(My first homemade Pad Thai)

We have a few decent Thai and Vietnamese places in Vermont, but they are at least an hour away from us. So I started making it at home. We had friends over for dinner a few weeks ago and I tried my hand at making the classic dishes, Pad Thai and Chicken Satay  (based on the recipes that are highlighted). It was a lot of fun to make and both dishes turned out delicious. After working with traditional recipes and wrapping my head around the flavor profile, I have started using these flavors often in my cooking, lately. I think this type of food lends itself well to the summer anyway; couple that with our garden and CSA bursting at the seams with fresh produce and immediately a delicious stir fry seemed like just the thing for dinner one night recently. It has literally been years since I made a stir fry and after this experience making it, I realized why it is such a popular go-to meal!

I had some leftover Pad Thai sauce and peanut sauce from the satay and so I used those in combination as my sauce. Then I scrounged around in my vegetable bin and took out everything that needed using. I knew I had some baby shrimp in the freezer and a plan started coming together. I also made a recent discovery of Miracle Noodle , a Shirataki noodle. Shirataki noodles are made from a white yam and are basically made up of water and fiber. They don’t have much of a taste on their own, but they are a great substitute for white rice noodles or glass noodles and are very light, as they contain no net carbohydrates. I used them for my Pad Thai and they worked great, so I knew they would be lovely with this stir fry.

This was a simple and quick meal to put together. If you don’t have all the vegetables I put in my stir fry, try using what you have on hand. This is what makes preparing a stir fry so fast and easy.

INGREDIENTS:

  • 2 TBS coconut oil
  • 1 whole kohlrabi, cut in thin circles, cut in half
  • 1 carrot, julienned
  • ½ leek, thinly sliced
  • 1 TBS minced/grated ginger
  • 1 clove garlic, minced/grated
  • ¾ cup peanut sauce http://www.shesimmers.com/2009/03/how-to-make-thai-peanut-sauce-my-moms.html
  • 2 16 oz packages of Miracle Noodle
  • A couple hand fulls of spinach
  • 1 cup of pre-cooked baby shrimp
  • Juice of one lime
  • ½ English cucumber, thinly sliced
  • sliced leek
  • crushed peanuts
  • cilantro and/or mint

METHOD: Heat coconut oil in a wok or large skillet. Add the kohlrabi and cook until nice and browned. Then add the carrots, leeks, ginger and garlic. Sautee until the carrot softens a bit (you want the end result to still be somewhat crunchy). Add the peanut sauce, add more coconut oil if it is too dry. Then add 2 packages of the noodles, stir constantly. Add the spinach and shrimp and cook until the spinach is wilted. Then remove the skillet from the heat and squeeze the lime juice over everything. Divide evenly between two bowls and garnish with the cucumber, leek, peanuts and cilantro/mint. Serve immediately. Serves 2.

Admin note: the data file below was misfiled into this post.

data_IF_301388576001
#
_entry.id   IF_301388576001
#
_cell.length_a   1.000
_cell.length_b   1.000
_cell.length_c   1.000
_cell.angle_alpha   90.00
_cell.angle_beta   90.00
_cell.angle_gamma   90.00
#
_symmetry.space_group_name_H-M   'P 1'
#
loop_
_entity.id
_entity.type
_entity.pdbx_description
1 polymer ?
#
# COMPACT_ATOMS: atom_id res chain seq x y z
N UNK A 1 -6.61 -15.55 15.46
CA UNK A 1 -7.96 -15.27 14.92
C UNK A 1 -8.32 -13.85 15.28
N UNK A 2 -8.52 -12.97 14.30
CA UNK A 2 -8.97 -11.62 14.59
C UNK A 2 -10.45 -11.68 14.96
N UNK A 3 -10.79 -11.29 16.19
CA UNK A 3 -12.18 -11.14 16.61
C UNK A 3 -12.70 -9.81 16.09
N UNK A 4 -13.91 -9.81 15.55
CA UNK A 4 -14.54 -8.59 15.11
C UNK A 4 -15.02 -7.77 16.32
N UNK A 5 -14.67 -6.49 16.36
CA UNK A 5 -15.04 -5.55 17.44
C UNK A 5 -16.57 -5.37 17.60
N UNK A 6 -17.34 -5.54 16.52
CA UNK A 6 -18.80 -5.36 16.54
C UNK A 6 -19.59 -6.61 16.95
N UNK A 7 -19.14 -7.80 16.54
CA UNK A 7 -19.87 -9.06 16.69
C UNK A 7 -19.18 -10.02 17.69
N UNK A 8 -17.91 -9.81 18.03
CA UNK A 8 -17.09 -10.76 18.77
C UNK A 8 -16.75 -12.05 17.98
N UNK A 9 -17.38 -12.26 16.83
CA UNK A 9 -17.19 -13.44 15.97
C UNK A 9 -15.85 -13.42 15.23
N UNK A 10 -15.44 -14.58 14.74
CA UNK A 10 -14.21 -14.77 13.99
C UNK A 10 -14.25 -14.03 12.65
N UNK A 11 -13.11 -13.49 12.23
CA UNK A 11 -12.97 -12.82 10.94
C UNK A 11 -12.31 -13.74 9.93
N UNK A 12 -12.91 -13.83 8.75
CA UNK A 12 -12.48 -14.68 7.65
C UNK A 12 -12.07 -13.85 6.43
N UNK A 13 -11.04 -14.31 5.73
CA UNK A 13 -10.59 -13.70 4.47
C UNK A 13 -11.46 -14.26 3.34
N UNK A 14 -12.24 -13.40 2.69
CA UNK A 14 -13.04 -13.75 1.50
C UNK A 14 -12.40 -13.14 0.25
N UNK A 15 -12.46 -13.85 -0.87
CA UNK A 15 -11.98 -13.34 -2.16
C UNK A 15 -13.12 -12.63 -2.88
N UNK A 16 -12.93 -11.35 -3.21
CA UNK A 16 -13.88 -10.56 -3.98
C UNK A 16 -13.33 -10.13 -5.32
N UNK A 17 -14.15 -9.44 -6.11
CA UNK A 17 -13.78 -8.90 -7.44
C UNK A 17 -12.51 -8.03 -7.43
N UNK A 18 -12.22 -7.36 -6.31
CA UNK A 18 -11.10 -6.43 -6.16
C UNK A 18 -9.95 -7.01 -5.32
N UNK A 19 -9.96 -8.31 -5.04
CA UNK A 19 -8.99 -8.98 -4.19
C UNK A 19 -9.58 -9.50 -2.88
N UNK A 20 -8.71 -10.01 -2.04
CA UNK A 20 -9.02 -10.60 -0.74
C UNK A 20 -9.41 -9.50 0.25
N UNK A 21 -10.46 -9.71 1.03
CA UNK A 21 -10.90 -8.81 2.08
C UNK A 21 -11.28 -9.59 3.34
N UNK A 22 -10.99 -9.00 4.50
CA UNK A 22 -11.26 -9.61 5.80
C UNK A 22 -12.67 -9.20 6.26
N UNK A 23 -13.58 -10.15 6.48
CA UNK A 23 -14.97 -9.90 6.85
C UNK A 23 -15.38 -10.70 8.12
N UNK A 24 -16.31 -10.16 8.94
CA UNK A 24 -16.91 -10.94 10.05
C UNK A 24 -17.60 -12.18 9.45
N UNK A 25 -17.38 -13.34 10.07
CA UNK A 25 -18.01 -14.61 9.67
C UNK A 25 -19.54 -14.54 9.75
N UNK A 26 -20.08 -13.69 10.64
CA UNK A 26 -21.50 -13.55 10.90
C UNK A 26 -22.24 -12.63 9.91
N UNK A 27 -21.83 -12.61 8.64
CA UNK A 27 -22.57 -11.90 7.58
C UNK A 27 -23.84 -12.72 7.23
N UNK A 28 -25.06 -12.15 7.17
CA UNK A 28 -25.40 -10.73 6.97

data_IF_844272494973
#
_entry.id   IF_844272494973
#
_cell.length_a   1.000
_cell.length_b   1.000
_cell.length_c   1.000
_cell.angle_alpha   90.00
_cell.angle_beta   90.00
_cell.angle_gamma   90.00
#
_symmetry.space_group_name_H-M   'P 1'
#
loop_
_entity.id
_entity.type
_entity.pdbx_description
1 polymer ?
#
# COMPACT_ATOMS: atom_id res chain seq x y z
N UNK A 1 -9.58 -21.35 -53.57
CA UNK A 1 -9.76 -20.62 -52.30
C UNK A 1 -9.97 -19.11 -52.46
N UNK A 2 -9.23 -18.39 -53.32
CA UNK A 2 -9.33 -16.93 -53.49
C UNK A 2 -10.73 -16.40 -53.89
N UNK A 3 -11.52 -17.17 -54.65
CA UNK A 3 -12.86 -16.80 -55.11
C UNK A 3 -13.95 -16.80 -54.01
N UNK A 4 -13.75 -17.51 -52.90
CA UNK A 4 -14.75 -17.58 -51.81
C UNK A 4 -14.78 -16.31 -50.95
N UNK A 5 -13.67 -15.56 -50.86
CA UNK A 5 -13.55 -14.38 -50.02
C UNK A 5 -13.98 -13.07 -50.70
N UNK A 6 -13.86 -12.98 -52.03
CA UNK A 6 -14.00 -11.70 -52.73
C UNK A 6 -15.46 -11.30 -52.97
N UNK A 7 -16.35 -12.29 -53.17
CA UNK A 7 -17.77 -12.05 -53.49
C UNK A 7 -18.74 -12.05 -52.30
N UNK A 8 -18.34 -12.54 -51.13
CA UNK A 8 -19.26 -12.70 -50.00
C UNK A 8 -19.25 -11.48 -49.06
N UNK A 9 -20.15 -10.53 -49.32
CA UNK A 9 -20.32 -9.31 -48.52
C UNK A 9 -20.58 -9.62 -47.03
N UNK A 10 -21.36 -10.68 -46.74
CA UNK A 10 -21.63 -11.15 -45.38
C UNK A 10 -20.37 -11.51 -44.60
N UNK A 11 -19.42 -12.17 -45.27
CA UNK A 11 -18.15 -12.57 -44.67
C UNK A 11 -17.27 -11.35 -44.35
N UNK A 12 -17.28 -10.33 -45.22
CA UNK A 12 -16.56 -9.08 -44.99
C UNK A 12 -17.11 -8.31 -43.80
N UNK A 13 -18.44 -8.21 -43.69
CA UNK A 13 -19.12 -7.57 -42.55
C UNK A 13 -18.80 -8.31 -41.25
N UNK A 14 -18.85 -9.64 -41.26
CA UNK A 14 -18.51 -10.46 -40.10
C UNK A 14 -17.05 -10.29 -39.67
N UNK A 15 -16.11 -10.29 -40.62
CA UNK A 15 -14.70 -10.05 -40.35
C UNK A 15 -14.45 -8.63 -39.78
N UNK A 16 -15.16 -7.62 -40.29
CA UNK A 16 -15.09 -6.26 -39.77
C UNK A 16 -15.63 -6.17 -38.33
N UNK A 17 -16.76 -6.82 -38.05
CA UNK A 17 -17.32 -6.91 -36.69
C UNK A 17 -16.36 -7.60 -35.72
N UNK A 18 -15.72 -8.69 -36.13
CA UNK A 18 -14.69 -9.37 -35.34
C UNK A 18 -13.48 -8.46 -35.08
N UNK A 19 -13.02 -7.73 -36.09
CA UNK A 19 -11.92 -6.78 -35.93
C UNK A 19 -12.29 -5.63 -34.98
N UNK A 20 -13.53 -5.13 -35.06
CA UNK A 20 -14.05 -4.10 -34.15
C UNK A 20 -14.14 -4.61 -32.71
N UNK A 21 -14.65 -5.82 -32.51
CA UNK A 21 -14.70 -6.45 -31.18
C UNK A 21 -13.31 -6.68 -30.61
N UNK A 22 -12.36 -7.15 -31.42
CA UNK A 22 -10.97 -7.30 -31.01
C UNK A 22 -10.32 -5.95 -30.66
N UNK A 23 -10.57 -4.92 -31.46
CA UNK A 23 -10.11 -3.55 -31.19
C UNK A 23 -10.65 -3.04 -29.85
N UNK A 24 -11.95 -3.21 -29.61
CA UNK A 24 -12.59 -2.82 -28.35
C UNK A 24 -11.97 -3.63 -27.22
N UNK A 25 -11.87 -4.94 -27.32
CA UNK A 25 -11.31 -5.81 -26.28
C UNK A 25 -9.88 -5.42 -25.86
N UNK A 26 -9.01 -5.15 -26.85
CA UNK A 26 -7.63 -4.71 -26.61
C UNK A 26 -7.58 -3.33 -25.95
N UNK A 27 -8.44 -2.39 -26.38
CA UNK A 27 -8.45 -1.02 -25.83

Two Simple Chia Pudding Recipes (dairy free, grain free)

 

(Simple Chia Seed Pudding)

Pudding is one of my favorite desserts – I love the creamy texture and the multitude of ways that you change it up once you have a good base. Normally during the week we have homemade yogurt with fruit for dessert and in the summertime we also enjoy coconut milk ice creams and kefir or yogurt “ice cream” . My husband, Roberto is lactose intolerant but does fine with cultured milk products, so I tend to use these bases when making desserts. Personally I love them and don’t miss the traditional ice creams very much at all!

When I make desserts for us at home during the week, I am looking for something healthy and quick that I can make with ingredients I have on hand. I don’t want to have to wash a lot of pans, or spend a lot of time at the stove, tempering eggs and what not. So if I can get out of cooking the dessert, all the better.

I want to share with you two simple versions of chia seed pudding. It took me a while to get on the chia bandwagon. For a long time, all I could think about when I heard the name is those ugly chia pets. I am still not actually sure if they are related. I started finding people posting all these delicious and simple dessert recipes with chia seeds and I decided to try them, for convenience.

Chia seeds really are amazing. If you are egg free (which I am NOT thank the Gods) they can be a real life-saving ingredient, since they are a great “glue” and binder, not only in baked goods, but also in puddings. Chia has been around for a long time, used in pre-Columbian times by the Aztec. They are high in omega-3 fatty acids and ALA. They are also high in protein as well as phosphorus, manganese, calcium, potassium.

Chia seeds are used often in the raw food community, which is where I found the first recipe that I want to share. I found lots of delicious raw desserts on Sweetly Raw, including “Ways with Chia”. I used the recipe for Basic Chia Pudding. Sometimes I use yogurt as the base and other times I use coconut milk. I find it is really good with a fruit compote. The one pictured is a simple strawberry compote I made using fresh strawberries and cooking them down with a little honey over a low heat until it was the right consistency. So simple!